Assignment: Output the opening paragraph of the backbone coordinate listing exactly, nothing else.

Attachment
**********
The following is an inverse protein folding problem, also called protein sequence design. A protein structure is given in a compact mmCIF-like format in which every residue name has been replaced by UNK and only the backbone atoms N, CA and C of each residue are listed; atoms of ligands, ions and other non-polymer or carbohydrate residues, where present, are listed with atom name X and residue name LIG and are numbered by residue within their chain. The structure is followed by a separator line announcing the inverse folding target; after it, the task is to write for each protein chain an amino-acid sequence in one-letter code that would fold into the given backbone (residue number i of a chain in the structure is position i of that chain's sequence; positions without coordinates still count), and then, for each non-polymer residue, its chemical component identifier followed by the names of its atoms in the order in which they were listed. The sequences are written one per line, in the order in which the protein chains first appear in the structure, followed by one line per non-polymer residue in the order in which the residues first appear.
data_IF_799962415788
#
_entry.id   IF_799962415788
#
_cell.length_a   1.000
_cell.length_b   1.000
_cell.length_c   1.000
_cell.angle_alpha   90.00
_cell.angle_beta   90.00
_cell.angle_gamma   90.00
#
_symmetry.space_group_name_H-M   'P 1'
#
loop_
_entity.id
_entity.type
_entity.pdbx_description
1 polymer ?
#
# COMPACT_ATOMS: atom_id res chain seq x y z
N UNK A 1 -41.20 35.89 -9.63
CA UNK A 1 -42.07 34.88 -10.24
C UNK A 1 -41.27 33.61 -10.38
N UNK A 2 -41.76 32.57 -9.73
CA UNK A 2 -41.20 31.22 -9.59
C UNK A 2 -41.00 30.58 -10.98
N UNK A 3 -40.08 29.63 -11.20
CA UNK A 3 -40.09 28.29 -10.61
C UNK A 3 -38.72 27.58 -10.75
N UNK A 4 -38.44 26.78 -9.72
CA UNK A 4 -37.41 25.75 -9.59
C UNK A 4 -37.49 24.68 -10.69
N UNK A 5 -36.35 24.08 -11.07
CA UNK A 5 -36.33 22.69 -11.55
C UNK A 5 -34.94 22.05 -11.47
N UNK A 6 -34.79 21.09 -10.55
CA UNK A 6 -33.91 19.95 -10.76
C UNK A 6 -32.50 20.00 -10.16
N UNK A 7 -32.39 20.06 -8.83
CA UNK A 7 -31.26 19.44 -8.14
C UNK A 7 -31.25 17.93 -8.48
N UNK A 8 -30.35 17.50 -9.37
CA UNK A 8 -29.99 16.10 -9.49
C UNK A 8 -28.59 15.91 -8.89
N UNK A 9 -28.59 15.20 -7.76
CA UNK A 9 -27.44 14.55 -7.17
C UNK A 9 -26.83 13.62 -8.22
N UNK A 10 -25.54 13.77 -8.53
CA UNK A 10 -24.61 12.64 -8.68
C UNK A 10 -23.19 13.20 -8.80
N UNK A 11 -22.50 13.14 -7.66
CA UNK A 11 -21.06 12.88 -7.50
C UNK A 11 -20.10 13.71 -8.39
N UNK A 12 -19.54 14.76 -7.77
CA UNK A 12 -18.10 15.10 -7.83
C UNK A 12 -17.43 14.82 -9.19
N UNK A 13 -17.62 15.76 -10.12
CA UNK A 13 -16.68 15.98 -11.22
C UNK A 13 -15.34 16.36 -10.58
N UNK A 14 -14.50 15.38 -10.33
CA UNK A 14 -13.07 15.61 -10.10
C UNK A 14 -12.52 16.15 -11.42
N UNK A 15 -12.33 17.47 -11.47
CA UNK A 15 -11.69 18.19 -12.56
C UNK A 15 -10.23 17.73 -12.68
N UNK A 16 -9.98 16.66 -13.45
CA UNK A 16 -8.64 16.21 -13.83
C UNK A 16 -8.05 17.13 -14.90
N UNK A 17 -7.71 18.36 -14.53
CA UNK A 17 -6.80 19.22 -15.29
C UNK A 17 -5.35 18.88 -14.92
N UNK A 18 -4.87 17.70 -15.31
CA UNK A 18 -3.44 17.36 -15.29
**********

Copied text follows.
The following is an inverse protein folding problem, also called protein sequence design. A protein structure is given in a compact mmCIF-like format in which every residue name has been replaced by UNK and only the backbone atoms N, CA and C of each residue are listed; atoms of ligands, ions and other non-polymer or carbohydrate residues, where present, are listed with atom name X and residue name LIG and are numbered by residue within their chain. The structure is followed by a separator line announcing the inverse folding target; after it, the task is to write for each protein chain an amino-acid sequence in one-letter code that would fold into the given backbone (residue number i of a chain in the structure is position i of that chain's sequence; positions without coordinates still count), and then, for each non-polymer residue, its chemical component identifier followed by the names of its atoms in the order in which they were listed. The sequences are written one per line, in the order in which the protein chains first appear in the structure, followed by one line per non-polymer residue in the order in which the residues first appear.